A leading medical journal has questioned whether governments’ handling of the COVID-19 pandemic is tantamount to “social murder” – and something which politicians should be held accountable for.
In a highly-charged editorial in the British Medical Journal, executive editor Dr Kamran Abbasi says leaders must be answerable for their failures “by any national and international constitutional means necessary”.
While the editorial focuses on the actions of politicians worldwide, it also rounds on prime minister Boris Johnson, his senior ministers, and Professor Chris Whitty and Sir Patrick Vallance – two of the UK government’s most senior advisers throughout the pandemic.
With the UK having the fifth highest death toll in the world, Johnson’s handling of the pandemic has long been under scrutiny – particularly after coronavirus deaths passed 100,000 last week.
Watch: Boris Johnson’s speech as COVID death toll passed 100,000
The PM has been accused of imposing all three national lockdowns too late, as well as allowing lax border measures for international arrivals.
Specific policy responses to the pandemic – from the creation of NHS Test and Trace to the Eat Out to Help Out scheme – have also been heavily criticised in some quarters.
Downing Street, for its part, has consistently claimed it has been “led by the science” – with Prof Whitty and Sir Patrick having a visible role next to Johnson in fronting the UK’s response at the regular coronavirus press briefings.
Yahoo News UK has approached Downing Street for a full response to the strongly-worded editorial, and will update this article.
‘This might be social murder’
The BMJ editorial takes an uncompromising tone in relation to how the pandemic has been managed – particularly by the Johnson government.
Dr Abbasi’s editorial begins: “Murder is an emotive word. In law, it requires premeditation. Death must be deemed to be unlawful. How could ‘murder’ apply to failures of a pandemic response? Perhaps it can’t, and never will, but it is worth considering.”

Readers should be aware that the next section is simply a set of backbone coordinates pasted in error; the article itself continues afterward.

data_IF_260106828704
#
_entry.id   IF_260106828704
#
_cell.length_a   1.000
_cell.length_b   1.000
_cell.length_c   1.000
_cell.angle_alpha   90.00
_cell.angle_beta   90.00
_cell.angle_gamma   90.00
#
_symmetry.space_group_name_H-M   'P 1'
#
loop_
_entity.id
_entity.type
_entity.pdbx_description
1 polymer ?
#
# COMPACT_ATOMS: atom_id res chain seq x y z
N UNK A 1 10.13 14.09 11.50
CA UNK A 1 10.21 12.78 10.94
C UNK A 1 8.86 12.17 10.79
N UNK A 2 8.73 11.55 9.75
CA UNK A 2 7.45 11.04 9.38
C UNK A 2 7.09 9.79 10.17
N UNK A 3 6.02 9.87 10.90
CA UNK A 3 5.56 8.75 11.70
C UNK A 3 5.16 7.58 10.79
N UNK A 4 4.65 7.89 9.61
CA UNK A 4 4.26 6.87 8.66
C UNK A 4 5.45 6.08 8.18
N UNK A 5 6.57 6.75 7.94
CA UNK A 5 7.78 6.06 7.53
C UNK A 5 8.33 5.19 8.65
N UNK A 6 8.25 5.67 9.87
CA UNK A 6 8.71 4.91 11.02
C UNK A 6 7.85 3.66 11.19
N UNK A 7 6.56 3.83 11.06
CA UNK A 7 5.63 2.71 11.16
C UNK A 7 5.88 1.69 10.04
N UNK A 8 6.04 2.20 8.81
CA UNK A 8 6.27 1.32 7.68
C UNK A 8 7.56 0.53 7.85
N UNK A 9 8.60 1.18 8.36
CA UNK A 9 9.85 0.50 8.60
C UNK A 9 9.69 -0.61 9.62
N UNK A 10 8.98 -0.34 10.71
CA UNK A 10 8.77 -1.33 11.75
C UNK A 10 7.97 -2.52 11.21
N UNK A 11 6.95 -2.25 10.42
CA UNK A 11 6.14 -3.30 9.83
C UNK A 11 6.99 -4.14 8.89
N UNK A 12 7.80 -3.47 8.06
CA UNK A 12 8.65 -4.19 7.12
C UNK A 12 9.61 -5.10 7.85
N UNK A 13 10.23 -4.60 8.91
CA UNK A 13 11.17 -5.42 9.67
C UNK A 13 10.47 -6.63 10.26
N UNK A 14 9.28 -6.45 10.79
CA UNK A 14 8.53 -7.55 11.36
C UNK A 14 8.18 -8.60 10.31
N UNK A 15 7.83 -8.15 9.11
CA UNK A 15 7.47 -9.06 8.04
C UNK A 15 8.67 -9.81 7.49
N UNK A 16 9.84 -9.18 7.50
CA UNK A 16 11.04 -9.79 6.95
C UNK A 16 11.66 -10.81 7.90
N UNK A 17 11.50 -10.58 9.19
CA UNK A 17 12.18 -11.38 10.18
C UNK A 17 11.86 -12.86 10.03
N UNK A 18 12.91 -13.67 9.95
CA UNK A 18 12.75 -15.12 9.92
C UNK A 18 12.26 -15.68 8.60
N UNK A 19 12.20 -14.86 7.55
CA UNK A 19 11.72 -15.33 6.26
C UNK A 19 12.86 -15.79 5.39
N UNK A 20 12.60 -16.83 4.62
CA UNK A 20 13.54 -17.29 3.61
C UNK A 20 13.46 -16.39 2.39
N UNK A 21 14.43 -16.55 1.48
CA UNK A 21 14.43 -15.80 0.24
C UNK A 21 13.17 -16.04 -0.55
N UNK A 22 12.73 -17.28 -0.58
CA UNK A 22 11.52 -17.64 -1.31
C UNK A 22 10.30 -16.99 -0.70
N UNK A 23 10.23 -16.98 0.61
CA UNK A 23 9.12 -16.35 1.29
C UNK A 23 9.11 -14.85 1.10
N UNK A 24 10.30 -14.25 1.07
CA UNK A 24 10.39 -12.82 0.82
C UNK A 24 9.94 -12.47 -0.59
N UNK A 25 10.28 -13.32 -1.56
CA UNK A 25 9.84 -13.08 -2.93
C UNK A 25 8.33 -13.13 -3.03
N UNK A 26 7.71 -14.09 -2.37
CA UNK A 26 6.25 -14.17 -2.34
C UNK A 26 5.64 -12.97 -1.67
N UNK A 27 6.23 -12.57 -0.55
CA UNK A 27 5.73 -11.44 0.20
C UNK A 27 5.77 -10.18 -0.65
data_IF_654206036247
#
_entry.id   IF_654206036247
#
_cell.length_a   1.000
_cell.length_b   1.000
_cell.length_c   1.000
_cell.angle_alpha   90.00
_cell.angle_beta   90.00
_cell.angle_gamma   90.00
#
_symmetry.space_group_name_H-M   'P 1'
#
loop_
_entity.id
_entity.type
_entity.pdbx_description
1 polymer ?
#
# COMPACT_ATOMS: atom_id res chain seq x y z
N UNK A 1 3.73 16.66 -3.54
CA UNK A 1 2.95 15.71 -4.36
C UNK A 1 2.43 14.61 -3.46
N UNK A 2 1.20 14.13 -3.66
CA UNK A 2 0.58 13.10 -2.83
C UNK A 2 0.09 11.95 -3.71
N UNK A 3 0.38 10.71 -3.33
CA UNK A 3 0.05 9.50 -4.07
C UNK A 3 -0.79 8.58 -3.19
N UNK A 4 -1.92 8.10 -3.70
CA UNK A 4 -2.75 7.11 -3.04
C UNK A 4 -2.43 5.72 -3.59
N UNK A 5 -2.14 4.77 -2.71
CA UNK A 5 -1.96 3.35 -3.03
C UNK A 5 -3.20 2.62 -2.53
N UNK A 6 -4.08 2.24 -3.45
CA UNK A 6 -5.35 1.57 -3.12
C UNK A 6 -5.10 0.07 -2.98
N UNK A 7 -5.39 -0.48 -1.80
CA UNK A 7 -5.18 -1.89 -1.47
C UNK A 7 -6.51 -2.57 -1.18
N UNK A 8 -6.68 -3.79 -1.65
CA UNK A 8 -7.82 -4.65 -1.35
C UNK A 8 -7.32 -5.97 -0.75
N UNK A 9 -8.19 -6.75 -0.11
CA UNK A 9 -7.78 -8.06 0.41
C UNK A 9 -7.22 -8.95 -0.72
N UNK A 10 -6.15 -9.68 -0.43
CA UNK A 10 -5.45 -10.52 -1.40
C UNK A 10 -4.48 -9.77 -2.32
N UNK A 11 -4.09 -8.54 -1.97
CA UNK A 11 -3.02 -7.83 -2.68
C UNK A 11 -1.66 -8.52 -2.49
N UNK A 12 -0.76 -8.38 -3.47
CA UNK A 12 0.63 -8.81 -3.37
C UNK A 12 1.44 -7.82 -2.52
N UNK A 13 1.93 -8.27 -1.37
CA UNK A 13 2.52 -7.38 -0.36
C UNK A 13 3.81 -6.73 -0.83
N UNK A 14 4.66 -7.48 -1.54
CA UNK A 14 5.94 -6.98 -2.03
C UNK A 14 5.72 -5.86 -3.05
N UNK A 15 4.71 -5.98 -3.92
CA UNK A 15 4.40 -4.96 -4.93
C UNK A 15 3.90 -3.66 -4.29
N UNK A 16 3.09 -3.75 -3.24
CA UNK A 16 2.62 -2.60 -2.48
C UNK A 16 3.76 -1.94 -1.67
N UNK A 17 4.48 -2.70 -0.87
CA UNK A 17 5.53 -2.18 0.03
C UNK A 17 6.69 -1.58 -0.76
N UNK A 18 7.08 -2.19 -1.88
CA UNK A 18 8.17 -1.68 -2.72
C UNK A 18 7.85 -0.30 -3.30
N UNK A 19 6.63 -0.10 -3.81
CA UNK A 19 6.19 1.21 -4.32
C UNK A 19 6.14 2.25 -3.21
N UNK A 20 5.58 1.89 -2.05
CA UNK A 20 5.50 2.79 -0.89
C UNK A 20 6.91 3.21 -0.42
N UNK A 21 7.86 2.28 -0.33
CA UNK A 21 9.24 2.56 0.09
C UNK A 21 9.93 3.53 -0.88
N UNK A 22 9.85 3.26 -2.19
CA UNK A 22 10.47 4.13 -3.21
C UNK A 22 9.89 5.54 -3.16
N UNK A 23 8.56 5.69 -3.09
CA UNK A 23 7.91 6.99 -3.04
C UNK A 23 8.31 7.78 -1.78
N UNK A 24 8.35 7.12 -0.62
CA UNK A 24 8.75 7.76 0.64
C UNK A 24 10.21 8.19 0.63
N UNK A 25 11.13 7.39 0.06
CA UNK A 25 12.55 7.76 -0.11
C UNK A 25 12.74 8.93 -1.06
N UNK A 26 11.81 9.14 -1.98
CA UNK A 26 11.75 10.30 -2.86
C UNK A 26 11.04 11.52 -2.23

In pointed remarks, he asks whether it has been lawful for politicians to “wilfully neglect scientific advice… because to act goes against their political strategy”.
He writes: “At the very least, COVID-19 might be classified as ‘social murder’.
“Today, ‘social murder’ may describe the lack of political attention to social determinants and inequities that exacerbate the pandemic.”
Reflecting upon the sentiment held by many across the UK that the pandemic has been “unchartered territory” and there has been “no playbook” for leaders of many countries to follow, Dr Abbasi dismisses these arguments as out of hand, describing such mitigating factors as “self-serving political lies from the ‘gaslighters in chief’”.
‘How many deaths does it take?’
While the editorial is broad in its scope, Dr Abbasi also hones in on the situation in the UK, asking who in a position of authority has the opportunity and authority to “hold negligent politicians to account?”.
“Experts in science might do so, but official scientific advisers have often struggled to convince politicians to act until it is too late or kept silent to avoid public criticism. So might doctors, with their responsibilities to public health.”